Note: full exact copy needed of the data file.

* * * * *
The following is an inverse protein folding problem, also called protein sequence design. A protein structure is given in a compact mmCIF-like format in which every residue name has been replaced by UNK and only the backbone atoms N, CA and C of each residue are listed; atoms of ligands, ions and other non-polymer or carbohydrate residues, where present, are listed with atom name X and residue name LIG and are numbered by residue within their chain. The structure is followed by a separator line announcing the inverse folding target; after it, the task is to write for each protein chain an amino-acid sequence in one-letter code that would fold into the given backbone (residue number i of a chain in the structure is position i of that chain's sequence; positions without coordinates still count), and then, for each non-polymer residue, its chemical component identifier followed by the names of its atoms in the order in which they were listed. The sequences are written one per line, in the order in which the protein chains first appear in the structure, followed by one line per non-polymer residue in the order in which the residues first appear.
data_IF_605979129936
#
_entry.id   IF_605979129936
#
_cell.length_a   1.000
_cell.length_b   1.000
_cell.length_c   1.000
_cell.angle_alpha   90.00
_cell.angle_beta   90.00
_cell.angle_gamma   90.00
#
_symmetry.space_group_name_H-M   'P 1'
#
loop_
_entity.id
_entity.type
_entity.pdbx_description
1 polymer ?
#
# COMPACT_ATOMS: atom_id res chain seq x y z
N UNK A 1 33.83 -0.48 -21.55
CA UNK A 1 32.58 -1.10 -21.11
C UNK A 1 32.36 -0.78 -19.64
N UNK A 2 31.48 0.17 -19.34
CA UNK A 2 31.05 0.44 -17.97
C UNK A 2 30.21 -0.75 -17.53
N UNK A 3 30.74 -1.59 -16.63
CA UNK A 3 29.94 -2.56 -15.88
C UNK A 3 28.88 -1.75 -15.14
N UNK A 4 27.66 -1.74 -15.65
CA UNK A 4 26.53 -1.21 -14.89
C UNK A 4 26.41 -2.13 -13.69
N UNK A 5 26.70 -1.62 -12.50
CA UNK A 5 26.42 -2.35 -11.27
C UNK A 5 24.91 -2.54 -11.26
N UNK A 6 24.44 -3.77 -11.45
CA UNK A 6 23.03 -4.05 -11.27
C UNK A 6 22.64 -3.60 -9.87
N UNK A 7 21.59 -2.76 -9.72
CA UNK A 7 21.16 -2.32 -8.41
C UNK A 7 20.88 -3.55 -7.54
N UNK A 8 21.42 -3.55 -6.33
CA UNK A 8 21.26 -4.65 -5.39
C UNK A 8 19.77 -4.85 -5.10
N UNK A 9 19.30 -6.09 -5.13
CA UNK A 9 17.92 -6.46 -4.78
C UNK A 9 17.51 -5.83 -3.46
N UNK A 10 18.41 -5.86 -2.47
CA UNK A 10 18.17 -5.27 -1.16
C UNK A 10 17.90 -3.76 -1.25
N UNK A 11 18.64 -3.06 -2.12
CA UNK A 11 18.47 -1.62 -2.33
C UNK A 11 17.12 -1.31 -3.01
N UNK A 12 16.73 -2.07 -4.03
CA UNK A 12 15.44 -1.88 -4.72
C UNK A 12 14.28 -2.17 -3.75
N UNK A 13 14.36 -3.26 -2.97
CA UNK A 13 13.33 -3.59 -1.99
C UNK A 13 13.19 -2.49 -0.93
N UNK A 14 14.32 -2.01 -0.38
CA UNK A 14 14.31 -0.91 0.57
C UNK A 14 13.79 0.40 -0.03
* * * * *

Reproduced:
The following is an inverse protein folding problem, also called protein sequence design. A protein structure is given in a compact mmCIF-like format in which every residue name has been replaced by UNK and only the backbone atoms N, CA and C of each residue are listed; atoms of ligands, ions and other non-polymer or carbohydrate residues, where present, are listed with atom name X and residue name LIG and are numbered by residue within their chain. The structure is followed by a separator line announcing the inverse folding target; after it, the task is to write for each protein chain an amino-acid sequence in one-letter code that would fold into the given backbone (residue number i of a chain in the structure is position i of that chain's sequence; positions without coordinates still count), and then, for each non-polymer residue, its chemical component identifier followed by the names of its atoms in the order in which they were listed. The sequences are written one per line, in the order in which the protein chains first appear in the structure, followed by one line per non-polymer residue in the order in which the residues first appear.
data_IF_605979129936
#
_entry.id   IF_605979129936
#
_cell.length_a   1.000
_cell.length_b   1.000
_cell.length_c   1.000
_cell.angle_alpha   90.00
_cell.angle_beta   90.00
_cell.angle_gamma   90.00
#
_symmetry.space_group_name_H-M   'P 1'
#
loop_
_entity.id
_entity.type
_entity.pdbx_description
1 polymer ?
#
# COMPACT_ATOMS: atom_id res chain seq x y z
N UNK A 1 33.83 -0.48 -21.55
CA UNK A 1 32.58 -1.10 -21.11
C UNK A 1 32.36 -0.78 -19.64
N UNK A 2 31.48 0.17 -19.34
CA UNK A 2 31.05 0.44 -17.97
C UNK A 2 30.21 -0.75 -17.53
N UNK A 3 30.74 -1.59 -16.63
CA UNK A 3 29.94 -2.56 -15.88
C UNK A 3 28.88 -1.75 -15.14
N UNK A 4 27.66 -1.74 -15.65
CA UNK A 4 26.53 -1.21 -14.89
C UNK A 4 26.41 -2.13 -13.69
N UNK A 5 26.70 -1.62 -12.50
CA UNK A 5 26.42 -2.35 -11.27
C UNK A 5 24.91 -2.54 -11.26
N UNK A 6 24.44 -3.77 -11.45
CA UNK A 6 23.03 -4.05 -11.27
C UNK A 6 22.64 -3.60 -9.87
N UNK A 7 21.59 -2.76 -9.72
CA UNK A 7 21.16 -2.32 -8.41
C UNK A 7 20.88 -3.55 -7.54
N UNK A 8 21.42 -3.55 -6.33
CA UNK A 8 21.26 -4.65 -5.39
C UNK A 8 19.77 -4.85 -5.10
N UNK A 9 19.30 -6.09 -5.13
CA UNK A 9 17.92 -6.46 -4.78
C UNK A 9 17.51 -5.83 -3.46
N UNK A 10 18.41 -5.86 -2.47
CA UNK A 10 18.17 -5.27 -1.16
C UNK A 10 17.90 -3.76 -1.25
N UNK A 11 18.64 -3.06 -2.12
CA UNK A 11 18.47 -1.62 -2.33
C UNK A 11 17.12 -1.31 -3.01
N UNK A 12 16.73 -2.07 -4.03
CA UNK A 12 15.44 -1.88 -4.72
C UNK A 12 14.28 -2.17 -3.75
N UNK A 13 14.36 -3.26 -2.97
CA UNK A 13 13.33 -3.59 -1.99
C UNK A 13 13.19 -2.49 -0.93
N UNK A 14 14.32 -2.01 -0.38
CA UNK A 14 14.31 -0.91 0.57
C UNK A 14 13.79 0.40 -0.03